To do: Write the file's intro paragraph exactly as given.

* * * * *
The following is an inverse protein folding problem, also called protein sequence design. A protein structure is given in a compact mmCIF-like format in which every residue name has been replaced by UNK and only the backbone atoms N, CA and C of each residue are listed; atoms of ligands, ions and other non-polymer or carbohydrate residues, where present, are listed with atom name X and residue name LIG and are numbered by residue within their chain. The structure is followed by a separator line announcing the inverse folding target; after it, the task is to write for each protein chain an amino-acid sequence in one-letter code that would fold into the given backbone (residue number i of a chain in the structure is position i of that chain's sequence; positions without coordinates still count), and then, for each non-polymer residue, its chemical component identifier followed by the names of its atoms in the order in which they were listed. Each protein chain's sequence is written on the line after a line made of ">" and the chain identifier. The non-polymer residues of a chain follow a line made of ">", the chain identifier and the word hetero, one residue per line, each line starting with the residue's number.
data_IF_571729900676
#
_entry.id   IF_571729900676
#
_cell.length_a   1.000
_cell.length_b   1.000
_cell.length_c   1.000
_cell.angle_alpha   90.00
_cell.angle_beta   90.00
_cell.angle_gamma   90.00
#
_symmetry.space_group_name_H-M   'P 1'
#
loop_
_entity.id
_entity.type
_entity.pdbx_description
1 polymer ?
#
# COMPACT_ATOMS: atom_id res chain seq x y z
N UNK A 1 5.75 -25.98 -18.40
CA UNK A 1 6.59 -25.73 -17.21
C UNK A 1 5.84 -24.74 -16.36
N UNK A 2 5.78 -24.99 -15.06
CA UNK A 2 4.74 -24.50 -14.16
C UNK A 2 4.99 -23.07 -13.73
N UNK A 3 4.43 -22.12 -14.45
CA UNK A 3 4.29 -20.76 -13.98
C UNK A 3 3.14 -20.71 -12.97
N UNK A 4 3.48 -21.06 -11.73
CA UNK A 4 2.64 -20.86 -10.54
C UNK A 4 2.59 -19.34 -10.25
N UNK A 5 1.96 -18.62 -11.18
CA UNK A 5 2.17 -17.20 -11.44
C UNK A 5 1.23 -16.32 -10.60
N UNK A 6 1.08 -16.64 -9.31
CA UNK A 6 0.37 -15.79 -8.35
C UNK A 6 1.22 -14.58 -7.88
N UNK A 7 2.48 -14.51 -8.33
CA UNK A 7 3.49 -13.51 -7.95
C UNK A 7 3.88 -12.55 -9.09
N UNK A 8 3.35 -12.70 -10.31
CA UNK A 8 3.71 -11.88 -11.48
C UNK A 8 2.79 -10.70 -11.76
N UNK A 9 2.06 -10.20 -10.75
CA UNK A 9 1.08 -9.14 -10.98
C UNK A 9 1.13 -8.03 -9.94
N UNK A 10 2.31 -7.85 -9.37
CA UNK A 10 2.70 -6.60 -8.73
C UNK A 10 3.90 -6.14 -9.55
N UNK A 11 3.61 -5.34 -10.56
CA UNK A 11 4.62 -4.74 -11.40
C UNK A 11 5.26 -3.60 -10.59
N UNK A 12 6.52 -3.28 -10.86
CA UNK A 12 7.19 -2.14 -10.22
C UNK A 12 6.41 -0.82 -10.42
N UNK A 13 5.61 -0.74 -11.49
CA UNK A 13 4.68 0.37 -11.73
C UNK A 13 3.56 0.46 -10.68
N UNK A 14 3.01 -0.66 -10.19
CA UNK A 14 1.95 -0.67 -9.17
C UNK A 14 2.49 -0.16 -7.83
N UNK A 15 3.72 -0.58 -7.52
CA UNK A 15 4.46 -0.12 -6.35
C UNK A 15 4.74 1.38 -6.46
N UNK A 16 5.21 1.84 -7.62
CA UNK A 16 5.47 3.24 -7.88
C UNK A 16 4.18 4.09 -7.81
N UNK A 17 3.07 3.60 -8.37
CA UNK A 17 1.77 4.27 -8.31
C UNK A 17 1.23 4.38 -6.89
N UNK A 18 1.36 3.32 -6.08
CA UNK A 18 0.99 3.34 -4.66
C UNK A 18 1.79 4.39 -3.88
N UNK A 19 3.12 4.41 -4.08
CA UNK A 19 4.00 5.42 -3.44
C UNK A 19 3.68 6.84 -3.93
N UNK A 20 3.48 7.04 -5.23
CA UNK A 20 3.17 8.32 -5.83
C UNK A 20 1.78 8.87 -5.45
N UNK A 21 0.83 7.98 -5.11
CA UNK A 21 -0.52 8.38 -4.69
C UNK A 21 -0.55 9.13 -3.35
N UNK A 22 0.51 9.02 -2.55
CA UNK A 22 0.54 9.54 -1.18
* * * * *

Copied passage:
The following is an inverse protein folding problem, also called protein sequence design. A protein structure is given in a compact mmCIF-like format in which every residue name has been replaced by UNK and only the backbone atoms N, CA and C of each residue are listed; atoms of ligands, ions and other non-polymer or carbohydrate residues, where present, are listed with atom name X and residue name LIG and are numbered by residue within their chain. The structure is followed by a separator line announcing the inverse folding target; after it, the task is to write for each protein chain an amino-acid sequence in one-letter code that would fold into the given backbone (residue number i of a chain in the structure is position i of that chain's sequence; positions without coordinates still count), and then, for each non-polymer residue, its chemical component identifier followed by the names of its atoms in the order in which they were listed. Each protein chain's sequence is written on the line after a line made of ">" and the chain identifier. The non-polymer residues of a chain follow a line made of ">", the chain identifier and the word hetero, one residue per line, each line starting with the residue's number.